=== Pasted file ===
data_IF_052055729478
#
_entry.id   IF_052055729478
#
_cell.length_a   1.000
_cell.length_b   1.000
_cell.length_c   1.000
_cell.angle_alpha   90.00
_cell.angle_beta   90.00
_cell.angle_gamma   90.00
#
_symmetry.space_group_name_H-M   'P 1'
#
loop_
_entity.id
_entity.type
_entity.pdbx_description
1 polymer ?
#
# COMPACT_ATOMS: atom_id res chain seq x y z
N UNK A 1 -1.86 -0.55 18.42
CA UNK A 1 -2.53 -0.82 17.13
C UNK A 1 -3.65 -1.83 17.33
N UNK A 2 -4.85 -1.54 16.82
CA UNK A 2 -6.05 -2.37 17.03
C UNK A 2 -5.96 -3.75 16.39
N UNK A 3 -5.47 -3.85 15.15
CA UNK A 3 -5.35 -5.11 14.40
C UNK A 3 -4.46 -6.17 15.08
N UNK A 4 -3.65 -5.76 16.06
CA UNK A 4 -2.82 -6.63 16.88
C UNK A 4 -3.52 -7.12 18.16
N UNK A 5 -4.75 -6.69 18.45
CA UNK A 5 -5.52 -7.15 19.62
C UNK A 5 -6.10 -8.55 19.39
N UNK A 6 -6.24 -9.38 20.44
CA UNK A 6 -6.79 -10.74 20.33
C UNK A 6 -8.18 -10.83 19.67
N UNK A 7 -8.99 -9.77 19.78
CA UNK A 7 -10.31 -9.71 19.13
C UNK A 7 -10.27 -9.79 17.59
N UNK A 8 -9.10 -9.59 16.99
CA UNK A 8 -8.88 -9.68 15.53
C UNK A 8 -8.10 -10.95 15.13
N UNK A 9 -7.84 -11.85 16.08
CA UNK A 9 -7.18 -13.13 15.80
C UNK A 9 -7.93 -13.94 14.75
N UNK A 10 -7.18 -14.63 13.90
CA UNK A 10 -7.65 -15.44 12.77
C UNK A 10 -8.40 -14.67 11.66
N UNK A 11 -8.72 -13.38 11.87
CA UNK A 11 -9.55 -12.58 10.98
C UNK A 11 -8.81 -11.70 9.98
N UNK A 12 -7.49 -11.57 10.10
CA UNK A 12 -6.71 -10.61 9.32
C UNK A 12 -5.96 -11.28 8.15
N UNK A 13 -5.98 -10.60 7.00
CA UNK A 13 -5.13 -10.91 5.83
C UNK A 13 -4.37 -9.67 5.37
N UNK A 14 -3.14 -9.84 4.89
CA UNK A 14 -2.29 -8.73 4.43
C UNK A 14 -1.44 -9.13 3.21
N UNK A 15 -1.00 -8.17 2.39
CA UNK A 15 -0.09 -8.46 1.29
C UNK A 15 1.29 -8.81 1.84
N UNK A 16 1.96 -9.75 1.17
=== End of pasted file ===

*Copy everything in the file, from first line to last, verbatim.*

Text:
data_IF_052055729478
#
_entry.id   IF_052055729478
#
_cell.length_a   1.000
_cell.length_b   1.000
_cell.length_c   1.000
_cell.angle_alpha   90.00
_cell.angle_beta   90.00
_cell.angle_gamma   90.00
#
_symmetry.space_group_name_H-M   'P 1'
#
loop_
_entity.id
_entity.type
_entity.pdbx_description
1 polymer ?
#
# COMPACT_ATOMS: atom_id res chain seq x y z
N UNK A 1 -1.86 -0.55 18.42
CA UNK A 1 -2.53 -0.82 17.13
C UNK A 1 -3.65 -1.83 17.33
N UNK A 2 -4.85 -1.54 16.82
CA UNK A 2 -6.05 -2.37 17.03
C UNK A 2 -5.96 -3.75 16.39
N UNK A 3 -5.47 -3.85 15.15
CA UNK A 3 -5.35 -5.11 14.40
C UNK A 3 -4.46 -6.17 15.08
N UNK A 4 -3.65 -5.76 16.06
CA UNK A 4 -2.82 -6.63 16.88
C UNK A 4 -3.52 -7.12 18.16
N UNK A 5 -4.75 -6.69 18.45
CA UNK A 5 -5.52 -7.15 19.62
C UNK A 5 -6.10 -8.55 19.39
N UNK A 6 -6.24 -9.38 20.44
CA UNK A 6 -6.79 -10.74 20.33
C UNK A 6 -8.18 -10.83 19.67
N UNK A 7 -8.99 -9.77 19.78
CA UNK A 7 -10.31 -9.71 19.13
C UNK A 7 -10.27 -9.79 17.59
N UNK A 8 -9.10 -9.59 16.99
CA UNK A 8 -8.88 -9.68 15.53
C UNK A 8 -8.10 -10.95 15.13
N UNK A 9 -7.84 -11.85 16.08
CA UNK A 9 -7.18 -13.13 15.80
C UNK A 9 -7.93 -13.94 14.75
N UNK A 10 -7.18 -14.63 13.90
CA UNK A 10 -7.65 -15.44 12.77
C UNK A 10 -8.40 -14.67 11.66
N UNK A 11 -8.72 -13.38 11.87
CA UNK A 11 -9.55 -12.58 10.98
C UNK A 11 -8.81 -11.70 9.98
N UNK A 12 -7.49 -11.57 10.10
CA UNK A 12 -6.71 -10.61 9.32
C UNK A 12 -5.96 -11.28 8.15
N UNK A 13 -5.98 -10.60 7.00
CA UNK A 13 -5.13 -10.91 5.83
C UNK A 13 -4.37 -9.67 5.37
N UNK A 14 -3.14 -9.84 4.89
CA UNK A 14 -2.29 -8.73 4.43
C UNK A 14 -1.44 -9.13 3.21
N UNK A 15 -1.00 -8.17 2.39
CA UNK A 15 -0.09 -8.46 1.29
C UNK A 15 1.29 -8.81 1.84
N UNK A 16 1.96 -9.75 1.17